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Homework Help: Simple Harmonic Motion of a particle

  1. Aug 24, 2007 #1

    danago

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    A particle moves in a straight line so that its position, x cm, from a fixed point O, at time t seconds is given by [tex]x=3+12sin(2\pi t)+5cos(2 \pi t)[/tex].

    Prove that the particle is undergoing simple harmonic motion, and find x when its speed is 26[tex]\pi[/tex] cm/s.


    I was fine with the first part of the question...

    [tex]
    \begin{array}{l}
    x = 3 + 12\sin (2\pi t) + 5\cos (2\pi t) \\
    v = \dot x = 24\pi \cos (2\pi t) - 10\pi \sin (2\pi t) \\
    a = \ddot x = - 48\pi ^2 \sin (2\pi t) - 20\pi ^2 \cos (2\pi t) = - 4\pi ^2 (x - 3) = 12\pi ^2 - 4\pi ^2 x \\
    \end{array}
    [/tex]

    With the second part, i can easily set the velocity equal to 26[tex]\pi[/tex] and solve it on my calculator, but how can i solve it algebraically?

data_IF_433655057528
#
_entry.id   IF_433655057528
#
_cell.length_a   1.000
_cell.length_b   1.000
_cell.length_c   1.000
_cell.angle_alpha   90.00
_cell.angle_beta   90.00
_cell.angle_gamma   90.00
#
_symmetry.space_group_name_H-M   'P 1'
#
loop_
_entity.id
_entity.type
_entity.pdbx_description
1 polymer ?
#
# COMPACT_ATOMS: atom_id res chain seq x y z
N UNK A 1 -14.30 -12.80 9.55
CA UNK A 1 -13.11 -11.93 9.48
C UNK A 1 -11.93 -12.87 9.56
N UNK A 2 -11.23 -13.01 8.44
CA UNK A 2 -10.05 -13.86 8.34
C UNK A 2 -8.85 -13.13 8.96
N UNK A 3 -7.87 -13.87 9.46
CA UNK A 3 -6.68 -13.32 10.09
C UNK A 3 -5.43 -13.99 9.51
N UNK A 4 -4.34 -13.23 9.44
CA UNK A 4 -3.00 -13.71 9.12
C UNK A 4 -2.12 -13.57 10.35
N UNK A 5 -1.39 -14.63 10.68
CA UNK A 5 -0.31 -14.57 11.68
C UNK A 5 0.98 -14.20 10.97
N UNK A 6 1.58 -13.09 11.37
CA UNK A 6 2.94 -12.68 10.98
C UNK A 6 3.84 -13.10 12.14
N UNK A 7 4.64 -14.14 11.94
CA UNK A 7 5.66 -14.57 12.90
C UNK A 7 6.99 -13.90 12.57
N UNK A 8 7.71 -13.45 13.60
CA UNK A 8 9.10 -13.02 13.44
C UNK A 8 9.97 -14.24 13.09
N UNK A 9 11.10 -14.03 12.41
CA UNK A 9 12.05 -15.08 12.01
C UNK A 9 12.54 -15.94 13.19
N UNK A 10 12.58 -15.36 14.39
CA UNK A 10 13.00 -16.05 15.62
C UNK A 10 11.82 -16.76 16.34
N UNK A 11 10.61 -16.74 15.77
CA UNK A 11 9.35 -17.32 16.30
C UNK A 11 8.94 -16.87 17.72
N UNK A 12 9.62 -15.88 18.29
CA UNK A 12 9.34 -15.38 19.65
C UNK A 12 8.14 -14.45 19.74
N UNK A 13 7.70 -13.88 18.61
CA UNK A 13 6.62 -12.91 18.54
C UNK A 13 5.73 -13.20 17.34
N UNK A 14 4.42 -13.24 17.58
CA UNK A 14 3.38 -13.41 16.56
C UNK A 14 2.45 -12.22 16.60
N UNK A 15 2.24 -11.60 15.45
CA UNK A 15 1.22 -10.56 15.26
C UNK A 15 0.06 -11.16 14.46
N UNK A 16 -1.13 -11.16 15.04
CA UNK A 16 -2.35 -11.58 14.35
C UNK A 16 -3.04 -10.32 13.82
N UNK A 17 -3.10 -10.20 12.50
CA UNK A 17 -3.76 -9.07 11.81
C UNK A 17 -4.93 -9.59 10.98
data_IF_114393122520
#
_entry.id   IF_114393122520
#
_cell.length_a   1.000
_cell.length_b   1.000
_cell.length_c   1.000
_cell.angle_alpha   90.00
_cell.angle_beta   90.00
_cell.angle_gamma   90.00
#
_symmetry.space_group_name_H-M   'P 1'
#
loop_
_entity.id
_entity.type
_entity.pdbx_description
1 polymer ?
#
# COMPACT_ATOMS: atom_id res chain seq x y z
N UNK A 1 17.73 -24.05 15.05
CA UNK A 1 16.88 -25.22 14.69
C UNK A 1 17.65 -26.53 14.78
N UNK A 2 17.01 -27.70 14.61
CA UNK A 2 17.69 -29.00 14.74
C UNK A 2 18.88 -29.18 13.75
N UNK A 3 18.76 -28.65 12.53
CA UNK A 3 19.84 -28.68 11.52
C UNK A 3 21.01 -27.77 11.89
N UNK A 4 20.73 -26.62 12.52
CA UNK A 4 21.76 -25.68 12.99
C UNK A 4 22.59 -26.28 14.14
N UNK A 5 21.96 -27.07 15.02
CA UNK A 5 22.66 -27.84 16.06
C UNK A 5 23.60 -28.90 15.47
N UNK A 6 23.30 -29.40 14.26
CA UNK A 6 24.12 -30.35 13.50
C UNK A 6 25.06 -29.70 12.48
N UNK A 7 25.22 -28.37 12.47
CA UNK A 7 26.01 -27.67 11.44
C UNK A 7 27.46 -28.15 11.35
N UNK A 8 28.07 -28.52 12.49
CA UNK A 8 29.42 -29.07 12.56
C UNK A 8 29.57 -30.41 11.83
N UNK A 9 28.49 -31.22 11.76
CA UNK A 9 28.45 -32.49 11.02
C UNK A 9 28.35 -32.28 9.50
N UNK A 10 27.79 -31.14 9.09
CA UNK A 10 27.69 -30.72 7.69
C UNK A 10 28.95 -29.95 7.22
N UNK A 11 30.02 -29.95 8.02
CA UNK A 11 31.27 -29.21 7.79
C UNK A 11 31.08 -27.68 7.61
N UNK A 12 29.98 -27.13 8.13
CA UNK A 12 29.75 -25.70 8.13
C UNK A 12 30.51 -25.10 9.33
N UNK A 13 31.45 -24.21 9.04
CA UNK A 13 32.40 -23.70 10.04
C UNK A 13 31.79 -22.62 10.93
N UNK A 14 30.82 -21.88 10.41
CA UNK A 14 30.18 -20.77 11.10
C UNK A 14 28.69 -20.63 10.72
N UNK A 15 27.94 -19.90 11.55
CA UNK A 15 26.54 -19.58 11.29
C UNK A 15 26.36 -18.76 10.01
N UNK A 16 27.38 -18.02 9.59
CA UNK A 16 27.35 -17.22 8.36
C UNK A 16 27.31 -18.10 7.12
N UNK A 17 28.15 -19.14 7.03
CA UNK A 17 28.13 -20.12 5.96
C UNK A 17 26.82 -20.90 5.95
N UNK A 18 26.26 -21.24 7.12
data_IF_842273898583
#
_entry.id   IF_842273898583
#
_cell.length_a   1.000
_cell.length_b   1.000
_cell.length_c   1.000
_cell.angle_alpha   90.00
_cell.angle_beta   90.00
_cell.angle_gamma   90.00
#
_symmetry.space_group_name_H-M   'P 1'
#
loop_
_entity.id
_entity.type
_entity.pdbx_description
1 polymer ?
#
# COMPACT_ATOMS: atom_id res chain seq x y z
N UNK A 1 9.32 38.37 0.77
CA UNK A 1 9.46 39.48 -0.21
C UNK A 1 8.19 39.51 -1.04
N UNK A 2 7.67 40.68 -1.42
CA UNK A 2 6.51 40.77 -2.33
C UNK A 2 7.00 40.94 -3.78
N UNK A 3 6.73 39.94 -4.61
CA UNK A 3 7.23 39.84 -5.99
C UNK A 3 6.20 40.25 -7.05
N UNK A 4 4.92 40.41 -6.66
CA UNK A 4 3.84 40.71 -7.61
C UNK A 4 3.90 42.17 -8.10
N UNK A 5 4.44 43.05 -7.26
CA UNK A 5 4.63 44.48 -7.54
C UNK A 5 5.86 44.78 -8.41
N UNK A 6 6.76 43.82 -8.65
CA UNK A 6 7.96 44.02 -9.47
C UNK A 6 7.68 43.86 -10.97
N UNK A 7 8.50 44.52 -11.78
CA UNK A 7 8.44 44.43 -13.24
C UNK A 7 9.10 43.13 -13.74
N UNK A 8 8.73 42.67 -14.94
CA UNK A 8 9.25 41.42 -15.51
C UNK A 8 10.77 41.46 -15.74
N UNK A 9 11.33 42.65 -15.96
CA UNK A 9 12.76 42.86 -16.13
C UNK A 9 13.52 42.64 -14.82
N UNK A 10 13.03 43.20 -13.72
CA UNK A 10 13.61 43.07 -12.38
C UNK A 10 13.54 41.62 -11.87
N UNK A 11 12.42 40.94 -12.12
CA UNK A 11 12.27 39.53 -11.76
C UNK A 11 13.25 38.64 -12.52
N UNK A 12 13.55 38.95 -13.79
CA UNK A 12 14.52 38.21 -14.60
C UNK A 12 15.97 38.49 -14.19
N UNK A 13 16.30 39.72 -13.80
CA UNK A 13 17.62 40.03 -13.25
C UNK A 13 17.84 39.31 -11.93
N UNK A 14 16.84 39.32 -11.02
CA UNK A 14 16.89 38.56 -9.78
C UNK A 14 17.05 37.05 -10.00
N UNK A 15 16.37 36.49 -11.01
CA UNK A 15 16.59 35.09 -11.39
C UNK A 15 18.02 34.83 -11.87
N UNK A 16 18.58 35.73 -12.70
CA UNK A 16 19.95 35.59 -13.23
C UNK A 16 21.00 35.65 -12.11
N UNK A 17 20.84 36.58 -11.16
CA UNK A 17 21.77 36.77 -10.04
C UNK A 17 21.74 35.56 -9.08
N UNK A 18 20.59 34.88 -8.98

Thanks in advance,
    Dan.
     
    Last edited: Aug 24, 2007
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  3. Aug 24, 2007 #2

    Dick

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    If you want to solve it exactly, you can write an expression of the form A*sin(x)+B*cos(x) as a single trig function. See the wikipedia page of trig identities under 'Linear combinations'.
     
  4. Aug 25, 2007 #3
    Algebraically, the equation simplifies to [tex]x=3+13sin(2\pi t+\theta) [/tex] where [tex]\theta=sin^{-1}\frac{5}{13}[/tex].
     
  5. Aug 25, 2007 #4

    danago

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    Ah ofcourse, i forgot about solving it like that. Thanks :smile:
     
  6. Sep 19, 2007 #5
    I have a wooden log floating in the water and it is being pushed towards the water. I am to show that the force that is pushing the log back to the equilibrium position is harmonic, and i just have no idea how to do it... There are no equations attached.
     
  7. Sep 19, 2007 #6

    Dick

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    If you have a question, don't piggy-back it on someone else's thread. It won't get the notice it deserves. You don't need to show the 'force is harmonic', to show something is a harmonic oscillator you just need to show the restoring force is proportional to displacement. If this isn't clear, DON'T REPLY HERE. Start a new thread.
     
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